As a writer about sex work and sex trafficking I often state that these issues can be complex, and frankly deserve to be complex – and discussed accordingly. But often a lot of the background and social and economic circumstances which explain sex work or sex trafficking are ignored. Silly me, but that is what I lie awake at night thinking about. As a writer I attempt to write those ideas I get the next morning. And here I go again.
I am thinking about economics and, of course demographics. too. Of course, these are subjects I learned about in university.
Why do I discover that the sex workers I meet are almost always Thai women from rural areas or in other ways from poor circumstances? Why? Well, I will tell you why. Just my opinion, of course, but you can stick to the simpler stories about violence, horrible men, and helpless women, if you wish. The older stories, about 100 years ago, could depend on concern over sinful behavior but that doesn’t work as well just don’t work as well as it used too. Now the simple story is that women need to be rescued from violence. There is a lot of money in that, by the way.
I would like to ask people in academia and/or in government to do research for me, and for us all. Tells us all how much women, or men, can expect to be paid in a factory making automobiles in Japan and the same question in Thailand. How much will a woman, or a man, expect to be paid in factory to make a shirt or other clothing in the United States, or South Korea. And the same question for a garment factory in Cambodia. These are just examples.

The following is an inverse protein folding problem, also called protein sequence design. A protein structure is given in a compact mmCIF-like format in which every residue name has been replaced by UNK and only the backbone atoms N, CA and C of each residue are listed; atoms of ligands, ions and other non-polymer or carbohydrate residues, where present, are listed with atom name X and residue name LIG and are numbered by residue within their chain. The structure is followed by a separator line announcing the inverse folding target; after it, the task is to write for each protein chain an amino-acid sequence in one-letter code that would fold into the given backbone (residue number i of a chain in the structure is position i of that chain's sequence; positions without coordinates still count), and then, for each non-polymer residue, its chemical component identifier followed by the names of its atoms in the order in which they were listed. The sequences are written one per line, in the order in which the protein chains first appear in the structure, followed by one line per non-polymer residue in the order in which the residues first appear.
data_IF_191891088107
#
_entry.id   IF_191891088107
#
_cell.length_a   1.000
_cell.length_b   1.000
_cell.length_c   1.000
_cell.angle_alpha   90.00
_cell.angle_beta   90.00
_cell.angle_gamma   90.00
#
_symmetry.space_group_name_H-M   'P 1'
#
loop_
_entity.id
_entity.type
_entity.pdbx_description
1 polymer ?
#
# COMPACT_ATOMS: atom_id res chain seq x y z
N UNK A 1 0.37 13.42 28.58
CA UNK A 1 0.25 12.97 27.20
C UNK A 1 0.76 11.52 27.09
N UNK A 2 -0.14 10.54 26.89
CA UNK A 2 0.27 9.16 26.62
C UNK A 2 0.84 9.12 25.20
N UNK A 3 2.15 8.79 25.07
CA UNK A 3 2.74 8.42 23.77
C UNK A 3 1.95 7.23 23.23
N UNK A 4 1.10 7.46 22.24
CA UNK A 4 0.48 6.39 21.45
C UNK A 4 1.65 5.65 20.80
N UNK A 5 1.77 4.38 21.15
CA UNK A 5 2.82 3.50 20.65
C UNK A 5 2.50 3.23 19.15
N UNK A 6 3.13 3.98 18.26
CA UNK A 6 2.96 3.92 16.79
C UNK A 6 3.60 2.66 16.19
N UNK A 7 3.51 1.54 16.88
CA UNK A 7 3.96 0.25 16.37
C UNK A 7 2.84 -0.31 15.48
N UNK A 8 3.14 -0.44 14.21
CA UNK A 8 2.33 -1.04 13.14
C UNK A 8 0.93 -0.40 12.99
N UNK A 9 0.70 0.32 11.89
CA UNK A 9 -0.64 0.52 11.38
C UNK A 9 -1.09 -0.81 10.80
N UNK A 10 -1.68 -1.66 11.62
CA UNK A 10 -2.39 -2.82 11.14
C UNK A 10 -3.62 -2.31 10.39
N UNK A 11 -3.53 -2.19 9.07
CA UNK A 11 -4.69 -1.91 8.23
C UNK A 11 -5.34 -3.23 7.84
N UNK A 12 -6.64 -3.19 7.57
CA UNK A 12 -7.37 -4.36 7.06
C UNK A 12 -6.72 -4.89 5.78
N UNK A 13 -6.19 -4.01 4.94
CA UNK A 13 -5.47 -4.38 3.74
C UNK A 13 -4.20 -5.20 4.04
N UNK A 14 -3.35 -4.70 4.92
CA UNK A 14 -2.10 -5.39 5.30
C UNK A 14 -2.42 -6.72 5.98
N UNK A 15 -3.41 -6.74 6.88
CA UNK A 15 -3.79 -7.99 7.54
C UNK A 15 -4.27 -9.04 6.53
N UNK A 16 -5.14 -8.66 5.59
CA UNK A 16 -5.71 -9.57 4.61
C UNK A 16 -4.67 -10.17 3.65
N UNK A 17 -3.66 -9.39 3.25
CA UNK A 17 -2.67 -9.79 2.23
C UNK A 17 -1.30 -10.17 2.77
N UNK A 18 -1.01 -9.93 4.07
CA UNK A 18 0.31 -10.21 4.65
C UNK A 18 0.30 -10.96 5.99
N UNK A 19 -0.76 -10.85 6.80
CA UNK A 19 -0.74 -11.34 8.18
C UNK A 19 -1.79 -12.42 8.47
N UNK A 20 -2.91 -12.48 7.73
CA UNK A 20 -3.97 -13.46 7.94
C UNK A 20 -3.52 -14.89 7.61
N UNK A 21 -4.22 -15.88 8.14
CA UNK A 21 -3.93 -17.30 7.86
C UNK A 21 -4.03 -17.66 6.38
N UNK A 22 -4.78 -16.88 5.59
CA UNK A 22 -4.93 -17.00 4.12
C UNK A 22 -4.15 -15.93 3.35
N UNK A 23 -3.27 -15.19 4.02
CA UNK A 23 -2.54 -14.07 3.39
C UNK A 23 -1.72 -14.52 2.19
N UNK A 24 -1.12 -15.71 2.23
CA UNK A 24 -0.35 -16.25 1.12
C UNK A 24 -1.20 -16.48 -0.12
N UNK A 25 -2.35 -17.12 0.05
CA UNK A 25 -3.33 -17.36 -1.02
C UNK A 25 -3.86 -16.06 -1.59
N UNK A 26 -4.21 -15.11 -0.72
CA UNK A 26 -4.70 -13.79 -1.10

Where does our food come from? In the United States and in many other less prosperous countries small farms owned by large families would feed themselves. When population growth took off like a rocket after World War II one of our earlier hysterias was that we would soon no longer be able to feed ourselves. That did not happen, but, first, agriculture improved a lot and, second, agriculture has been taken over by a few big businesses.
In Thailand, where I live, people still live on small farms, but they are no longer prosperous as they once were. That is likely the case in many places around the world including the United States.
As a person who is curious about sex work and sex trafficking and who also writes about it, as I am doing here, I learn about a nexus in this. I ask sex workers where they are from. It is rare that they are working in Bangkok or Pattaya and have always lived there. Their first answer is usually: Issan, Thailand’s major rural area.
Next, I ask where they grew up and the answer might be, as an example only, Buri Ram, the name of one of Thailand’s major rural provinces in Issan. The provincial capital of that province is also Buri Ram. So, I ask if they live in the city of Buri Ram or in a village. Very often the answer is “I lived in a village”. Of course, villages are not always small, but many are a dozen or so families who live at a crossroads. This is real rural living.
So, my next question might seem a little weird. I ask, “as you were growing up did you sleep on the floor.” The answer is usually yes. This was not a big surprise to me because I had visited some rural friands, was invited into their homes and was surprised that there was a shocking lack of furniture that I was accustomed too.
I stayed overnight only once and was supplied with my own bedroll of a few blankets to sleep on the floor. I found the same in homes of poor Bangkok sex workers. Rudimentary furniture is a rarity for many poor Thai. Yet there are many very nice furniture stores in Bangkok and seemingly spreading around Thailand.